|Russia and the CIS News Digest
Kazak Official: SCO Key to New Global Order
Kazakstan hosted an international conference titled "The SCO: Results and Perspectives," in Almaty on Nov. 30, as part of the ongoing fifth-anniversary events of the Shanghai Cooperation Organization. In welcoming remarks, Kazakstan's Foreign Minister Kassymzhomart Tokayev said the organization had every reason to become a keystone of a new global order, with a positive effect on "stability and security, not only in Central Asia, but on the whole Eurasian territory."
Interviewed by Kazakstan Today in connection with the conference, Alexander Lukin of the Russia Foreign Ministry's State Institute of Foreign Relations said that the Russian Ministry was developing its plan for an SCO Energy Club. The same day as this conference, Russian President Vladimir Putin fired Vitali Vorobyov from the position of Russian coordinator for the SCO, appointing Leonid Moiseyev in his place, evidently being dissatisfied with Russia's engagement in the SCO to date.
Indonesia and Russia Sign Nuclear Agreement
During a Russia-Indonesian summit in Moscow at the end of November, Indonesian Foreign Minister Hassan Wirajuda signed an agreement with Russian Federal Atomic Energy Agency head Sergei Kiriyenko for cooperation in civilian nuclear energy, according to news wires Dec. 1. Indonesia is expected to announce in 2008 a tender for construction of its first nuclear power plant, and Kiriyenko said Russia has a wide range of technologies, including a floating nuclear plant design, that Indonesia has expressed interest in.
Calls for Nuclear Power from Russia, Belarus
Addressing the Russian State Duma Dec. 7, Federal Atomic Energy Agency head Sergei Kiriyenko said it was urgent to move at the pace of bringing on line two new nuclear reactors annually within the Russian Federation, as his agency had recommended in a national nuclear power program earlier this year. If this is not done, as Itar-TASS reported Kiriyenko's warning, the necessary retirement of older nuclear plants will collapse nuclear power's share in Russia's energy balance sheet to only 1.5%. As of now, he added, the nuclear sector is "subsidizing the national electricity system," since its rates are only half the average rates for power nationally. He reported that the fifth unit at the Kursk nuclear power station is close to completion.
On Dec. 1, President Alexander Lukashenka of Belarus told an energy conference that the country needs to build a nuclear power plant, as the only guarantee of energy security. Belarus is currently in bitter negotiations with Russia's Gazprom, which is demanding a 50% stake in the country's pipeline company, in exchange for only doubling natural gas prices, instead of quadrupling them. Belapan news agency reported that Academician Mikhail Myasnikovich of the Belarusian National Academy of Sciences told the conference that the first unit of such a power station could be in operation by 2013.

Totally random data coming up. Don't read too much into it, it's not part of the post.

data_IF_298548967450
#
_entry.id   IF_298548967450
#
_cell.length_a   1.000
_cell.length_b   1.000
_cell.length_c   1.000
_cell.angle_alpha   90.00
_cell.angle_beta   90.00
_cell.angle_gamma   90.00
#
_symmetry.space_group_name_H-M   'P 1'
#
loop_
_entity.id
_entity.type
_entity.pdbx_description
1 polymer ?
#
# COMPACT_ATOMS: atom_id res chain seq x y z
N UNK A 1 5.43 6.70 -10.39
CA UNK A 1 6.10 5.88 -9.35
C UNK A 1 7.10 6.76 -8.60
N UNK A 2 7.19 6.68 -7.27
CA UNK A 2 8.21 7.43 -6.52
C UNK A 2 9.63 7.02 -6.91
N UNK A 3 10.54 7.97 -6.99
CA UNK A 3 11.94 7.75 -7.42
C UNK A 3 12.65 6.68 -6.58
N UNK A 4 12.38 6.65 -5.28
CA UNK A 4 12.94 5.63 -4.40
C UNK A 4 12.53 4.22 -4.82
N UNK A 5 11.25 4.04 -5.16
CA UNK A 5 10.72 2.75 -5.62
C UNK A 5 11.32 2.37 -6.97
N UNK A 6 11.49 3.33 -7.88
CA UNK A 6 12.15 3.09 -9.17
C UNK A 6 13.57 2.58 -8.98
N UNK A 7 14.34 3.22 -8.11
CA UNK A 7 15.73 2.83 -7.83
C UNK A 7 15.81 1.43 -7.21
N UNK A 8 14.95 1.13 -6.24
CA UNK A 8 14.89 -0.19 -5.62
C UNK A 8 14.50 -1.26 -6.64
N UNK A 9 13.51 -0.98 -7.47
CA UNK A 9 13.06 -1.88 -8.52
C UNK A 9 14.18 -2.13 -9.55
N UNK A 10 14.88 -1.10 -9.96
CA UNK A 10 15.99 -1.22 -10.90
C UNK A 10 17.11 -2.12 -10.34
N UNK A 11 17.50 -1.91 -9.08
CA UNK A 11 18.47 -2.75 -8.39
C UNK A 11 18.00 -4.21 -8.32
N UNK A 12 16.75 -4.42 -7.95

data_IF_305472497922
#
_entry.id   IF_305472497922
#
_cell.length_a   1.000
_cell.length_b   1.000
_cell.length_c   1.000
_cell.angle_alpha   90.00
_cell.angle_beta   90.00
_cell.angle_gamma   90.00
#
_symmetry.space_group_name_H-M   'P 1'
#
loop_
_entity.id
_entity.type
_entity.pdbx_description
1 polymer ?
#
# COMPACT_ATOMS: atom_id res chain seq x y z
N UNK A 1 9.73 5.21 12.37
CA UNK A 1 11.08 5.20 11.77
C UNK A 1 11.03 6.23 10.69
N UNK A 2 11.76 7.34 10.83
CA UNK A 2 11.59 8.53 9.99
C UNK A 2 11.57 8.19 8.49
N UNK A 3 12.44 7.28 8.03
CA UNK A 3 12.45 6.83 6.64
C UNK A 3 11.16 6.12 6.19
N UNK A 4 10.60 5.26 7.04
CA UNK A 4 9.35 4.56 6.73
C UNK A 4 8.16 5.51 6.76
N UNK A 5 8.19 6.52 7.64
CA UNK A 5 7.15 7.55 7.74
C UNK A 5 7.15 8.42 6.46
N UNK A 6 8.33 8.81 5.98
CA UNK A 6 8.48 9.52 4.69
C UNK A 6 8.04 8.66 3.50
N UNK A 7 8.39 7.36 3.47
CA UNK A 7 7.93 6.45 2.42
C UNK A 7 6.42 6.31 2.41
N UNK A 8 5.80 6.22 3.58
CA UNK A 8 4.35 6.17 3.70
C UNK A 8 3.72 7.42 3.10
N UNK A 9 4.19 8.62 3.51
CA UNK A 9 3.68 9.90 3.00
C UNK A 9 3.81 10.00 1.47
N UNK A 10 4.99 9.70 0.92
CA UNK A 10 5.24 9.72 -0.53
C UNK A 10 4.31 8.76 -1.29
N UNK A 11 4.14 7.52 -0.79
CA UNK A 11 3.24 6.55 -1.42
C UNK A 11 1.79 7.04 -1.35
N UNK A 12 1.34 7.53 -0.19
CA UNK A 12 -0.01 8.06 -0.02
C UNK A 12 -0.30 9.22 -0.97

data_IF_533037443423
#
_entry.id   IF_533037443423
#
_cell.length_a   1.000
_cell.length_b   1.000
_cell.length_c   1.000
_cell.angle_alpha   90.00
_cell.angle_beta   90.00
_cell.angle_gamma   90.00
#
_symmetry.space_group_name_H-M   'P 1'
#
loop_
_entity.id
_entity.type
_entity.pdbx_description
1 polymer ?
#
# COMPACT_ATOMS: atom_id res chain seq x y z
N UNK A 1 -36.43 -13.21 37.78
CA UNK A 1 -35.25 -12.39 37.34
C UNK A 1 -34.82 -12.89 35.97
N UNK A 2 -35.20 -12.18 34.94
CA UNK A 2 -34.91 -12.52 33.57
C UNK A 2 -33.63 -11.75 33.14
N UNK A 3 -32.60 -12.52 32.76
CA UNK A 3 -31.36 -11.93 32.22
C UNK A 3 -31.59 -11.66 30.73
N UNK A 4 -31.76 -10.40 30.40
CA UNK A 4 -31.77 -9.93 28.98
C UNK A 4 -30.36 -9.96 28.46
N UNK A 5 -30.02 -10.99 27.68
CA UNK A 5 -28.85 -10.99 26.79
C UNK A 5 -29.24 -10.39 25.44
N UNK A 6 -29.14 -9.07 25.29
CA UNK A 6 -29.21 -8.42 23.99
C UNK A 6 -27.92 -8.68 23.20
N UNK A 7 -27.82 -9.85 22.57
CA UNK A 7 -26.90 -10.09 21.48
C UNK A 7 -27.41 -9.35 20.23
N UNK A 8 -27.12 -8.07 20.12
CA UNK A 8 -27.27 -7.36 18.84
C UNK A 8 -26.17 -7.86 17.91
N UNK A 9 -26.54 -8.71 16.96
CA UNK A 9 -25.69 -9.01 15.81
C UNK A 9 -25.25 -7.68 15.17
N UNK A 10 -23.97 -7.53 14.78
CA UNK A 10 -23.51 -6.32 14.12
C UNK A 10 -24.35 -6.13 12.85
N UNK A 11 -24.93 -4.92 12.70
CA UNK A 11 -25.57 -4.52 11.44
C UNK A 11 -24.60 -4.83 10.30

Sparks Fly at OSCE Meeting
Foreign Ministers of countries participating in the Organization for Security and Cooperation in Europe (OSCE) met Dec. 4-5 in Brussels. The agenda was to review the mission of the OSCE, which dates back to the 1975 Helsinki Accords, the culmination of Soviet leader Leonid Brezhnev's detente-era campaign for a package of East-West security understandings. U.S. Undersecretary of State Nicholas Burns presented an agenda of "helping young democracies in the Balkans, in Central Europe, in the Caucasus, and in Central Asia become fully fledged democracies." But Russia blocked a declaration on "strengthening the effectiveness" of the OSCE, based on this orientation.
Russian Foreign Minister Sergei Lavrov noted that the OSCE had two other major areas of concern, namely, military-political cooperation, and economics: "Given its integrated approach to security, the OSCE cannot, and should not, focus solely on the human [rights] dimension." Burns called for "full support" to Georgia and Moldova, which have disputes with Moscow over breakaway districts within their territories, while Lavrov charged that some countries were using the OSCE as a tool in "biased, politicized approaches" to these so-called frozen conflicts. Lavrov said that if the OSCE were going to be turned into a human rights and election-monitoring outfit, then that would be a new organization, and Russia and others would have to decide whether or not to join.
Kazakstan's President Nursultan Nazarbayev visited Brussels during the meeting, in connection with his attempt to take the chairmanship of the OSCE in 2009. Russia and other CIS members supported the Kazakstan bid, which was opposed by the U.S.A. and Britain.